Q: I want to sign my house over to my grandson. Will I have to pay capital gains on my profits when I do this?
A: Why do you want to give your house to your grandson? What financial planning goal are you trying to achieve?
Are you trying to avoid probate taxes down the line? Or, are you hoping to get rid of all of your assets so if you need to go into a nursing home Medicaid will pick up the tab? Or, do you have another place to live and are simply trying to provide a home for your grandson and his family?
I’ve written often about the enormous mistake seniors often make by trying to use a quit claim deed to give their house to a family member before their death. Generally speaking, it’s a far better move to simply leave the house to an individual in your will, or set up a trust naming a specific person as the beneficiary. You’ll pay less in taxes and the move won’t come back to haunt you.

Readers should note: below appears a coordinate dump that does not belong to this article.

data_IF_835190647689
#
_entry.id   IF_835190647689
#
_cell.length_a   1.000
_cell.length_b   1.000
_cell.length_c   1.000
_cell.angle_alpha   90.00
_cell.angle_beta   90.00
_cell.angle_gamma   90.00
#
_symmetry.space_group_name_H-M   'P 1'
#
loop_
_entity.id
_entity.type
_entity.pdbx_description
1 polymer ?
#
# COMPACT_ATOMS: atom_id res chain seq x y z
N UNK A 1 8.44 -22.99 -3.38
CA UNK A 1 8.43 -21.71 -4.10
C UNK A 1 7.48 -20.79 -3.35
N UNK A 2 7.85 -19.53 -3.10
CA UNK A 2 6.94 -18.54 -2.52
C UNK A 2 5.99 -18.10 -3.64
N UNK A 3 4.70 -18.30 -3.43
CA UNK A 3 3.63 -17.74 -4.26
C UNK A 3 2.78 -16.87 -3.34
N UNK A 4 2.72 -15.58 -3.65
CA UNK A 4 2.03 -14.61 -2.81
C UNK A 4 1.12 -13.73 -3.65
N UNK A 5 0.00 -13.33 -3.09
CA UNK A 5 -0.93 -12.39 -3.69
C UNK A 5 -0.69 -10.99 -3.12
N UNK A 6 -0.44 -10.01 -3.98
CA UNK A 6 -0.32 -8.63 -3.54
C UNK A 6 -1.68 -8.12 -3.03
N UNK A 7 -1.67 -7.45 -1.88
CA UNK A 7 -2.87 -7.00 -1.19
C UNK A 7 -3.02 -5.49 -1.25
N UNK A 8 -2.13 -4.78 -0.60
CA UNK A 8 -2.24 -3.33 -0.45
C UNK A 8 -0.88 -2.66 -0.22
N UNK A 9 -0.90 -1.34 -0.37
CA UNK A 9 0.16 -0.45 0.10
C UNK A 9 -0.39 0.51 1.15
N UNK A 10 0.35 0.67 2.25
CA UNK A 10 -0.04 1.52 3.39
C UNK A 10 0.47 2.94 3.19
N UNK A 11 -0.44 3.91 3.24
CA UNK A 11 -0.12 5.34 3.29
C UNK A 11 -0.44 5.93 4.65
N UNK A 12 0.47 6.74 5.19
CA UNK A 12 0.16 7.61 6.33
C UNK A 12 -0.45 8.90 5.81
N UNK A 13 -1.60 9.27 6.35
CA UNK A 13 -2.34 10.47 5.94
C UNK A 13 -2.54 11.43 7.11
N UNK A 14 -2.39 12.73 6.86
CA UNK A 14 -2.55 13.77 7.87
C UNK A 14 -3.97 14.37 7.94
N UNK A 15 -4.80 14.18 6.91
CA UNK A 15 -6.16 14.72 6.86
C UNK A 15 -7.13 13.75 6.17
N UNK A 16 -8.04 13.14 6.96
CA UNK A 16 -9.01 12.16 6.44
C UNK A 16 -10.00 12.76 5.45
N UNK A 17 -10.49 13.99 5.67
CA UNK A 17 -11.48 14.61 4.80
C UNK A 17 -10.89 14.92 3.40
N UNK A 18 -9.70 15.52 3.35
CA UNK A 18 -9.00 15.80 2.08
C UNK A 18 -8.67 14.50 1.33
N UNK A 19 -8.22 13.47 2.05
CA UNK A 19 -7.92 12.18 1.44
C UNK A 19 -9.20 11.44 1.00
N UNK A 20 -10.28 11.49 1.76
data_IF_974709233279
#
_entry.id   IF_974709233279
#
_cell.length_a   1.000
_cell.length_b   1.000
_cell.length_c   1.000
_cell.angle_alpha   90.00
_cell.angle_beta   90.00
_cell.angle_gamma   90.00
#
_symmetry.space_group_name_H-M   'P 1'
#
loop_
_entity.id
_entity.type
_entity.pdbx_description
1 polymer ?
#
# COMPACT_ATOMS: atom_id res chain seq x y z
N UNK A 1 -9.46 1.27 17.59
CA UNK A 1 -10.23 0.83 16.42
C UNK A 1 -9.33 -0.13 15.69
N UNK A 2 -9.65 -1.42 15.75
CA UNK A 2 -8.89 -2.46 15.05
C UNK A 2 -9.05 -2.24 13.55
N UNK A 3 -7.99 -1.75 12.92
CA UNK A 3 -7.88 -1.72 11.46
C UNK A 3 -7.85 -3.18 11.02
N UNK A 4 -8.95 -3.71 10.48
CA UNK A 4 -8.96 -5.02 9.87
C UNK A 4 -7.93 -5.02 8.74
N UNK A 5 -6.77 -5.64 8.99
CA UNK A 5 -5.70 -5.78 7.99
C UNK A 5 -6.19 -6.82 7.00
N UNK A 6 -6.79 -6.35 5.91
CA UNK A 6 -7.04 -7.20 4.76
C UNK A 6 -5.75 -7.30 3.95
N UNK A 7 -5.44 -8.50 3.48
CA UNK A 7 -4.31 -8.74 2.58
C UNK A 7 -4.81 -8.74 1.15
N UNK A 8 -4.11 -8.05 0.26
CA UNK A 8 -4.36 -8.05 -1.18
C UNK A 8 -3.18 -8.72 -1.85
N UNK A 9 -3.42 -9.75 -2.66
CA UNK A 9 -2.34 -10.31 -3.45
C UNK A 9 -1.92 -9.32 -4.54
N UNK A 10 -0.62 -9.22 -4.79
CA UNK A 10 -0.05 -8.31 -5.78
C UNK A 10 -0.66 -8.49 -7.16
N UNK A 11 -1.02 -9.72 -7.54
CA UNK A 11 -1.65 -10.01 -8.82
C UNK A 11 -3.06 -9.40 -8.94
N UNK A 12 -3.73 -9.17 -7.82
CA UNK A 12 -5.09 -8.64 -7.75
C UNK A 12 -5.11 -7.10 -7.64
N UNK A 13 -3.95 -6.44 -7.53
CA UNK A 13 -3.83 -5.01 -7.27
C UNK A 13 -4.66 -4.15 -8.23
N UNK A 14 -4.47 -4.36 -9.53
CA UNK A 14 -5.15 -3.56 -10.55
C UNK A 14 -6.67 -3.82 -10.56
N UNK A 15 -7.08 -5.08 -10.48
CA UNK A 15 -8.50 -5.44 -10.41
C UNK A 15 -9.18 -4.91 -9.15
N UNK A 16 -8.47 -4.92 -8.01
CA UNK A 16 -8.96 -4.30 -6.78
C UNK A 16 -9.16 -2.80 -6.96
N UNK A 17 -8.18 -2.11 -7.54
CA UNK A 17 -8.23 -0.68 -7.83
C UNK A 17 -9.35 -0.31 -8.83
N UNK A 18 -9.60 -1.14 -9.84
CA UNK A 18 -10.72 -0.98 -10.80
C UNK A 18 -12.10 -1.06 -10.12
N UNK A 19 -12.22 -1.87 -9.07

For example, let’s say that you and your grandson have a deal that you’ll give him the house now but he’ll allow you to live there until you die. That sounds great, so you deed over the house. What happens next? Your grandson throws you out of the house he now owns. Or, he sells it out from under you and you suddenly have no place to go.
Worse, if you still have a mortgage on the property and you use a quit claim deed to give him the property, the mortgage stays attached to you. He will own the house free but you will have violated the terms of your mortgage agreement. If the lender finds out, your mortgage loan could be in, and you’d owe the remaining balance in a lump sum immediately.
Still another scenario is that your grandson comes to own the home, then takes out a mortgage on the home and then can’t make the payments and the home is lost to the lender in foreclosure.
If you’re trying to keep your assets from being used to pay a future nursing home bill, and impoverish yourself so you’ll qualify for Medicaid, you should know there is a five-year lookback rule. In other words, a judge can look back at all of the financial dealings you’ve had in the past five years and essentially cancel them if he or she feels you were trying to get out of paying for your own care.
There are other, better ways to protect your assets. I suggest you speak with an elder law attorney who can guide you further.
what goes around comes around. and I can use this info to close the circle